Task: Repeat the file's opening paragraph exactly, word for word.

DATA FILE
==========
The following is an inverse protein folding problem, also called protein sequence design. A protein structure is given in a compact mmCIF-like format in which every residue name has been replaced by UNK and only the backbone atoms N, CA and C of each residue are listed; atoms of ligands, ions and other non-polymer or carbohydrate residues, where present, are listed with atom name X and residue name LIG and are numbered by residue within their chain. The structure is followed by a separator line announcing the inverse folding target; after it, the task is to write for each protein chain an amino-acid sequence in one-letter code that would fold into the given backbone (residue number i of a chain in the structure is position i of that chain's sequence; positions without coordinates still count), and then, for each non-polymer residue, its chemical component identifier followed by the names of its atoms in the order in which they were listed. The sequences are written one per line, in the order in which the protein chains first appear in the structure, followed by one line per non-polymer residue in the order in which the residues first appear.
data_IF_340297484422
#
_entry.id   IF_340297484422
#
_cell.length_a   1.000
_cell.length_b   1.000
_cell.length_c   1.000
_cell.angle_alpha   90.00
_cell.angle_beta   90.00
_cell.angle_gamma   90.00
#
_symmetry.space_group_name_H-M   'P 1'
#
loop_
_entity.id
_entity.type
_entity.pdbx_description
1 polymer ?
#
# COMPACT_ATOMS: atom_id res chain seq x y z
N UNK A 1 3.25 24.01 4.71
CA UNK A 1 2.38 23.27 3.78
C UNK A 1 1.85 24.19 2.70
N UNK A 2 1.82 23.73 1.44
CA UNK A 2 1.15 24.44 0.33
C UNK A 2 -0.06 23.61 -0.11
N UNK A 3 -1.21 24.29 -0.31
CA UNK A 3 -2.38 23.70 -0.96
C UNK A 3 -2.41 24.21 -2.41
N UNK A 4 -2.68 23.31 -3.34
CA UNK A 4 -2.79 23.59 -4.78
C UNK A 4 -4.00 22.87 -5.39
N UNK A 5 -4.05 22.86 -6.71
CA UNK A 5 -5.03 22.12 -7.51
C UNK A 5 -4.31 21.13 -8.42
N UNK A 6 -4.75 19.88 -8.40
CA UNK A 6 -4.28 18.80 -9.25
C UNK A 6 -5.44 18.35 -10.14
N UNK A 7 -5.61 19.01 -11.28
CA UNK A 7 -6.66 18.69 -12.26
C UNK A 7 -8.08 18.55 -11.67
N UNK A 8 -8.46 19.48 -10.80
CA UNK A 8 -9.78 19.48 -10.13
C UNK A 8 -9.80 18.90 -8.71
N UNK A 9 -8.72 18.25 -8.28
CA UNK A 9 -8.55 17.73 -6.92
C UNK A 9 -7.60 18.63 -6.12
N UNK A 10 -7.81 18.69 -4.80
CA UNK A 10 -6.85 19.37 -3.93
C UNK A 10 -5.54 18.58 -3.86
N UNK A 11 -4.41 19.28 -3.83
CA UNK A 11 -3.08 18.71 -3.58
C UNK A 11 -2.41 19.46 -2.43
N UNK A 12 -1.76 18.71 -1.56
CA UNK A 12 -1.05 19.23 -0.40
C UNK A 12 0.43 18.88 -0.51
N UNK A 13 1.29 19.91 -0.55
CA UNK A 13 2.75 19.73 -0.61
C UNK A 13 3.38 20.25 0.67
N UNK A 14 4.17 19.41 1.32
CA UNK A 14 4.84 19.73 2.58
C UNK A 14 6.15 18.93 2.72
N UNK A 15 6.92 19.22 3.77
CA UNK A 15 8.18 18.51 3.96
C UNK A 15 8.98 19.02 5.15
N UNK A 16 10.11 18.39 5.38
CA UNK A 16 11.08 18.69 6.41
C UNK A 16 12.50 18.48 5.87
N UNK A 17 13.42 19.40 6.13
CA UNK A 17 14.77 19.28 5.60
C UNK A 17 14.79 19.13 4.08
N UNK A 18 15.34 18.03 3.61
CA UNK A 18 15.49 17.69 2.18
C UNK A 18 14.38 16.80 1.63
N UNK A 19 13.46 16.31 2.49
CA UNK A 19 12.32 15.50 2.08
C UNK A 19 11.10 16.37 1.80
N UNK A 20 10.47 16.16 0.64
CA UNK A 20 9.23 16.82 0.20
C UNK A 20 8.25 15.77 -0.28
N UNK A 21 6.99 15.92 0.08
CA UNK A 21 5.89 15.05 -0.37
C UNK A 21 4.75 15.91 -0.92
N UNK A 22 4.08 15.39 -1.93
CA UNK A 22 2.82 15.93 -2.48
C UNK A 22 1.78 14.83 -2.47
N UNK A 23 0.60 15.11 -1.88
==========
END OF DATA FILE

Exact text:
The following is an inverse protein folding problem, also called protein sequence design. A protein structure is given in a compact mmCIF-like format in which every residue name has been replaced by UNK and only the backbone atoms N, CA and C of each residue are listed; atoms of ligands, ions and other non-polymer or carbohydrate residues, where present, are listed with atom name X and residue name LIG and are numbered by residue within their chain. The structure is followed by a separator line announcing the inverse folding target; after it, the task is to write for each protein chain an amino-acid sequence in one-letter code that would fold into the given backbone (residue number i of a chain in the structure is position i of that chain's sequence; positions without coordinates still count), and then, for each non-polymer residue, its chemical component identifier followed by the names of its atoms in the order in which they were listed. The sequences are written one per line, in the order in which the protein chains first appear in the structure, followed by one line per non-polymer residue in the order in which the residues first appear.